In perhaps the shortest bottle journey of all, a Chicago man proposed to his fiancé by tossing a bottle that contained his written proposal into the Lake Michigan surf expecting it to wash back ashore for his girlfriend to find. Ironically, the bottle was caught in a current and taken further out, so he had to repeat the plan the following evening. This time, he didn’t toss the bottle so far into the tide.
As a class project in Lancashire, England, young students tossed bottles into the sea. Alesha Johnson, then 4, tossed her plastic Coca-Cola bottle with all her might, but it landed just a few feet in front of her and everyone assumed it would later wash back into the same shore. How wrong they were. Instead, the bottle and message were recovered at a boatyard in Perth, Australia. This most improbable journey took the missive into the Atlantic, then towards the Southern Hemisphere via the west coast of Africa, then across the wild waters of the Indian Ocean.
Odds on Favorite
What is perhaps the oddest message/bottle combination is that of a PostIt in an aspirin bottle that led Steve Hartman, a CBS News correspondent, from Waikiki Beach in Hawaii to Ona, W.Va. The bottle was cracked from rough treatment in the ocean and contained a battered note that Hartman had to reconstruct. The short letter was written as a memorial from Lorretta Cooper, who was later profiled in a CBS news segment, to her late sister Clara Chapman.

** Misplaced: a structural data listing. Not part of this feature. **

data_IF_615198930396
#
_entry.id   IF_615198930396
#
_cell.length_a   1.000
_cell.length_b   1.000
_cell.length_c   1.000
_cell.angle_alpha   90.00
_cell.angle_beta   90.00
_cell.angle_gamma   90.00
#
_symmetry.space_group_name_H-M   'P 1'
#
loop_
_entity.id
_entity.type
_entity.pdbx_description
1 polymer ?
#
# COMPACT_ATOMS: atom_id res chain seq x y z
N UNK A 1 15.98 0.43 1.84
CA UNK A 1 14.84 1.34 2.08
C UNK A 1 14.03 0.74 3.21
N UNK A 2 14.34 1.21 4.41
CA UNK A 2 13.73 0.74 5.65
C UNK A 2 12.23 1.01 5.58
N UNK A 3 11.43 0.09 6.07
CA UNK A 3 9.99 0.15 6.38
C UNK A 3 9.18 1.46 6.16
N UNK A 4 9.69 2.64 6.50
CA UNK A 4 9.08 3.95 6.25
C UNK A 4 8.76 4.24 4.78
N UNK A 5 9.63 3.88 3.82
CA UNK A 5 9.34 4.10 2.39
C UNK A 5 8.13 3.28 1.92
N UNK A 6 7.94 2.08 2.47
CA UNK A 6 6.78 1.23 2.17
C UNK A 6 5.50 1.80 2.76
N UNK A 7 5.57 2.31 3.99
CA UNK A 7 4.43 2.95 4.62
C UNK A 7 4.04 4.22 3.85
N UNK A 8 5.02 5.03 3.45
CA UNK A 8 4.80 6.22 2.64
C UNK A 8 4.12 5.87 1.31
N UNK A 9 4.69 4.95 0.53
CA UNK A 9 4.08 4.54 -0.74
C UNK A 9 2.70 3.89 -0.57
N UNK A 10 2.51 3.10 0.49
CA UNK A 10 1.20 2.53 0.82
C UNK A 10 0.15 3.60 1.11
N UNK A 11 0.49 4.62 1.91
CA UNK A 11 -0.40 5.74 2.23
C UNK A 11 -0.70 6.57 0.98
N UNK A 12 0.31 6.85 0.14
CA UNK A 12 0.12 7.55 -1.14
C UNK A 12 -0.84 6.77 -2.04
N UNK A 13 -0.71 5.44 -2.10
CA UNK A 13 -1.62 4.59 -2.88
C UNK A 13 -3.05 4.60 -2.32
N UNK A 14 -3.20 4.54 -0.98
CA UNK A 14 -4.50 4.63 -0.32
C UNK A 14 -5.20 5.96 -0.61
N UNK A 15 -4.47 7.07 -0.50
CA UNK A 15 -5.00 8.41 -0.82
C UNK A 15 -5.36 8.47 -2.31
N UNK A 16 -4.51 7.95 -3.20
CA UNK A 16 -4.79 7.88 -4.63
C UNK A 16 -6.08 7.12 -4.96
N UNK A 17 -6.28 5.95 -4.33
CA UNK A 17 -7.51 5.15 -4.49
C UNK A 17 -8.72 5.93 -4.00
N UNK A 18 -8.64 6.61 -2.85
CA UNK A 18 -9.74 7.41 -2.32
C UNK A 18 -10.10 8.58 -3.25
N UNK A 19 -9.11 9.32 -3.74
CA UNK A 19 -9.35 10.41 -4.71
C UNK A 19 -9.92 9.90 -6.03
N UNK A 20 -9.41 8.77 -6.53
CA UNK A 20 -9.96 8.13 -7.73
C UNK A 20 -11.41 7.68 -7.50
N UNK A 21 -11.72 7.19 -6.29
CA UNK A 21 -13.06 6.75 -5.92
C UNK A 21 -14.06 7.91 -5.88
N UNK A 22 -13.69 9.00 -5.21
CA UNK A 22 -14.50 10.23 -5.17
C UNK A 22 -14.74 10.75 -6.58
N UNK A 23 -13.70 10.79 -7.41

Sending out an S.O.S. can and does occasionally work. Such was the case for a grateful boatload full of teenagers from Ecuador and Peru, who were rescued from their disabled vessel after three days of drifting aimlessly off of Cocos Island, a nature reserve 372 miles off the Costa Rican coast. The simple “Please Help Us” message they tossed overboard was found by a local fisherman who alerted park wardens, who affected the search and rescue.
One notable bottle with a rescue message hasn’t been in the water at all. It is S.O.S. (Save Our Shore) Pilsner by Abita. It’s a “distress signal for the troubled waters of our Gulf Coast.” Seventy-five cents from every bottle goes towards the cause. This is the same company who brought us Restoration Pale Ale, which raised $500,000 for Hurricane Katrina recovery projects.
Then and Now
Messages in bottles reached a peak during the 16th century. In fact, Queen Elizabeth I of England even created the official position of Uncorker of Ocean Bottles. This was mainly because the British fleet sent messages about enemy movement to those ashore in bottles. As a result, there was a hefty fine for a lay person who opened a sea bottle. Spies of that era also used this sea-going method of communication.
Perhaps the most macabre message in a bottle, and one that sounds like it is out of a Stephen King novel but is real, was from a passenger on board the torpedoed Lusitania. The message, which was retrieved much later, reportedly said: “Still on deck with a few people. The last boats have left. We are sinking fast. Some men near me are praying with a priest. The end is near. Maybe this note will….”
The oldest message in a bottle, according to the Guinness World Records, is a note that spent 97 years and 309 days at sea. It was sent by Captain C.H. Brown of the Glasgow School of Navigation back in 1914 as part of scientific research on currents. It was pulled up in a fish net by Andrew Leaper aboard the Scottish vessel Copious. On a too-strange-to-be-made-up note, this is the same boat that discovered the prior record-holding bottle originally launched in 1917.
The fervor for drama associated with a message in a bottle hasn’t waned. The Internet contains a variety of websites on how to properly address, package and toss a bottle to increase your chances of a return message, and it’s estimated that thousands of bottles are tossed into rivers, waterways and oceans each year. At www.conwasa.demon.co.uk/gis.htm, users can write a message that’s put into a “virtual bottle” and cast adrift on the Internet Sea, where it will be found by another user anywhere from a week to six months later.